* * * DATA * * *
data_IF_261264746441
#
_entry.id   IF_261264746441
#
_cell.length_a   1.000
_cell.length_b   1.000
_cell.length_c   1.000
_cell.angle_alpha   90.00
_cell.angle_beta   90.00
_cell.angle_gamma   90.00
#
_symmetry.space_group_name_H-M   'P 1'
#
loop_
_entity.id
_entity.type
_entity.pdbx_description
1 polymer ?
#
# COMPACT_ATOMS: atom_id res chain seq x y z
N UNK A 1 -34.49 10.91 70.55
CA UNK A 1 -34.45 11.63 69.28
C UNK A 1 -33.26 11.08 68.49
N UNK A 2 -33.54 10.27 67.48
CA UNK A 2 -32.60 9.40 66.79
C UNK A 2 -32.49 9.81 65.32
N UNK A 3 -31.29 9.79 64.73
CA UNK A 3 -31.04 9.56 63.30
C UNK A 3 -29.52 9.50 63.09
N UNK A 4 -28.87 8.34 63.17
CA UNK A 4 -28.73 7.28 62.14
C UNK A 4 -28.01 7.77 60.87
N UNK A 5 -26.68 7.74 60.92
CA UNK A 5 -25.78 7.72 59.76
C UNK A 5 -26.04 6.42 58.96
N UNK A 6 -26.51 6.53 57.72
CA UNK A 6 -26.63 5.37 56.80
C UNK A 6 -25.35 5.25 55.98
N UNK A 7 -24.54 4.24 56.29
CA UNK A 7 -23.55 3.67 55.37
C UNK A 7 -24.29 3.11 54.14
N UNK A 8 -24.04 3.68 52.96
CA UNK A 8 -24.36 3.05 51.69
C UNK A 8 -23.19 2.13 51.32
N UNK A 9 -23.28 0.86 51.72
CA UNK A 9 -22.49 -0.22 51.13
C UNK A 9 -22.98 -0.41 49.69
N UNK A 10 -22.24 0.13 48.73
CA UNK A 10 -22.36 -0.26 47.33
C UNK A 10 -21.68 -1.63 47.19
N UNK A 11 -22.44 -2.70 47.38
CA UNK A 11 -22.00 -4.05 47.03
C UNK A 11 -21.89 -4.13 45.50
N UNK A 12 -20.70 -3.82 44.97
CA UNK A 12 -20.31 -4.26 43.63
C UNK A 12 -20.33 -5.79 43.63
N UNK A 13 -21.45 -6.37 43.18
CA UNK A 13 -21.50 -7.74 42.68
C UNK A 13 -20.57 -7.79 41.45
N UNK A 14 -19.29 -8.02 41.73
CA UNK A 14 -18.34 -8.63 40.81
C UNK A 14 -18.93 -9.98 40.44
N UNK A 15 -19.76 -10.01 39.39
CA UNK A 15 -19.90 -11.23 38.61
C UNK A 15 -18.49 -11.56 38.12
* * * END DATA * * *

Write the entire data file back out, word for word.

data_IF_261264746441
#
_entry.id   IF_261264746441
#
_cell.length_a   1.000
_cell.length_b   1.000
_cell.length_c   1.000
_cell.angle_alpha   90.00
_cell.angle_beta   90.00
_cell.angle_gamma   90.00
#
_symmetry.space_group_name_H-M   'P 1'
#
loop_
_entity.id
_entity.type
_entity.pdbx_description
1 polymer ?
#
# COMPACT_ATOMS: atom_id res chain seq x y z
N UNK A 1 -34.49 10.91 70.55
CA UNK A 1 -34.45 11.63 69.28
C UNK A 1 -33.26 11.08 68.49
N UNK A 2 -33.54 10.27 67.48
CA UNK A 2 -32.60 9.40 66.79
C UNK A 2 -32.49 9.81 65.32
N UNK A 3 -31.29 9.79 64.73
CA UNK A 3 -31.04 9.56 63.30
C UNK A 3 -29.52 9.50 63.09
N UNK A 4 -28.87 8.34 63.17
CA UNK A 4 -28.73 7.28 62.14
C UNK A 4 -28.01 7.77 60.87
N UNK A 5 -26.68 7.74 60.92
CA UNK A 5 -25.78 7.72 59.76
C UNK A 5 -26.04 6.42 58.96
N UNK A 6 -26.51 6.53 57.72
CA UNK A 6 -26.63 5.37 56.80
C UNK A 6 -25.35 5.25 55.98
N UNK A 7 -24.54 4.24 56.29
CA UNK A 7 -23.55 3.67 55.37
C UNK A 7 -24.29 3.11 54.14
N UNK A 8 -24.04 3.68 52.96
CA UNK A 8 -24.36 3.05 51.69
C UNK A 8 -23.19 2.13 51.32
N UNK A 9 -23.28 0.86 51.72
CA UNK A 9 -22.49 -0.22 51.13
C UNK A 9 -22.98 -0.41 49.69
N UNK A 10 -22.24 0.13 48.73
CA UNK A 10 -22.36 -0.26 47.33
C UNK A 10 -21.68 -1.63 47.19
N UNK A 11 -22.44 -2.70 47.38
CA UNK A 11 -22.00 -4.05 47.03
C UNK A 11 -21.89 -4.13 45.50
N UNK A 12 -20.70 -3.82 44.97
CA UNK A 12 -20.31 -4.26 43.63
C UNK A 12 -20.33 -5.79 43.63
N UNK A 13 -21.45 -6.37 43.18
CA UNK A 13 -21.50 -7.74 42.68
C UNK A 13 -20.57 -7.79 41.45
N UNK A 14 -19.29 -8.02 41.73
CA UNK A 14 -18.34 -8.63 40.81
C UNK A 14 -18.93 -9.98 40.44
N UNK A 15 -19.76 -10.01 39.39
CA UNK A 15 -19.90 -11.23 38.61
C UNK A 15 -18.49 -11.56 38.12